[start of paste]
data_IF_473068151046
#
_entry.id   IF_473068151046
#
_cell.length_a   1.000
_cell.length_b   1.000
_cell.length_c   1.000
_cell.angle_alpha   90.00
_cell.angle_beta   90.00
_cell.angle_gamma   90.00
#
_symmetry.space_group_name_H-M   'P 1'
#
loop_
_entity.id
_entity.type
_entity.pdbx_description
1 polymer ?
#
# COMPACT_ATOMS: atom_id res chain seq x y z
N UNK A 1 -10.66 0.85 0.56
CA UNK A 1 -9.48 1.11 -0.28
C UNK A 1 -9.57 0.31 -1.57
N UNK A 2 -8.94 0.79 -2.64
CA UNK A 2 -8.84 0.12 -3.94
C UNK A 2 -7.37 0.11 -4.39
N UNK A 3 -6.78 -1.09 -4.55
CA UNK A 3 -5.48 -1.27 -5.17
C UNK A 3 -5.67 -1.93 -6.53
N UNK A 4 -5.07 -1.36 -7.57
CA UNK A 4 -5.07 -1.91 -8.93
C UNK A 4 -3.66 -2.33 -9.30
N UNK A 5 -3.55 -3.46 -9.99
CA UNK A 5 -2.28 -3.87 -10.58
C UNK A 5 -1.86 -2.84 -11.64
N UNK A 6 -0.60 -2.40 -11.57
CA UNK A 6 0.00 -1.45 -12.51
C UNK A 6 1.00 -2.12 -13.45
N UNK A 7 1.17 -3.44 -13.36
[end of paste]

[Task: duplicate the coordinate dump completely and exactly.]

data_IF_473068151046
#
_entry.id   IF_473068151046
#
_cell.length_a   1.000
_cell.length_b   1.000
_cell.length_c   1.000
_cell.angle_alpha   90.00
_cell.angle_beta   90.00
_cell.angle_gamma   90.00
#
_symmetry.space_group_name_H-M   'P 1'
#
loop_
_entity.id
_entity.type
_entity.pdbx_description
1 polymer ?
#
# COMPACT_ATOMS: atom_id res chain seq x y z
N UNK A 1 -10.66 0.85 0.56
CA UNK A 1 -9.48 1.11 -0.28
C UNK A 1 -9.57 0.31 -1.57
N UNK A 2 -8.94 0.79 -2.64
CA UNK A 2 -8.84 0.12 -3.94
C UNK A 2 -7.37 0.11 -4.39
N UNK A 3 -6.78 -1.09 -4.55
CA UNK A 3 -5.48 -1.27 -5.17
C UNK A 3 -5.67 -1.93 -6.53
N UNK A 4 -5.07 -1.36 -7.57
CA UNK A 4 -5.07 -1.91 -8.93
C UNK A 4 -3.66 -2.33 -9.30
N UNK A 5 -3.55 -3.46 -9.99
CA UNK A 5 -2.28 -3.87 -10.58
C UNK A 5 -1.86 -2.84 -11.64
N UNK A 6 -0.60 -2.40 -11.57
CA UNK A 6 0.00 -1.45 -12.51
C UNK A 6 1.00 -2.12 -13.45
N UNK A 7 1.17 -3.44 -13.36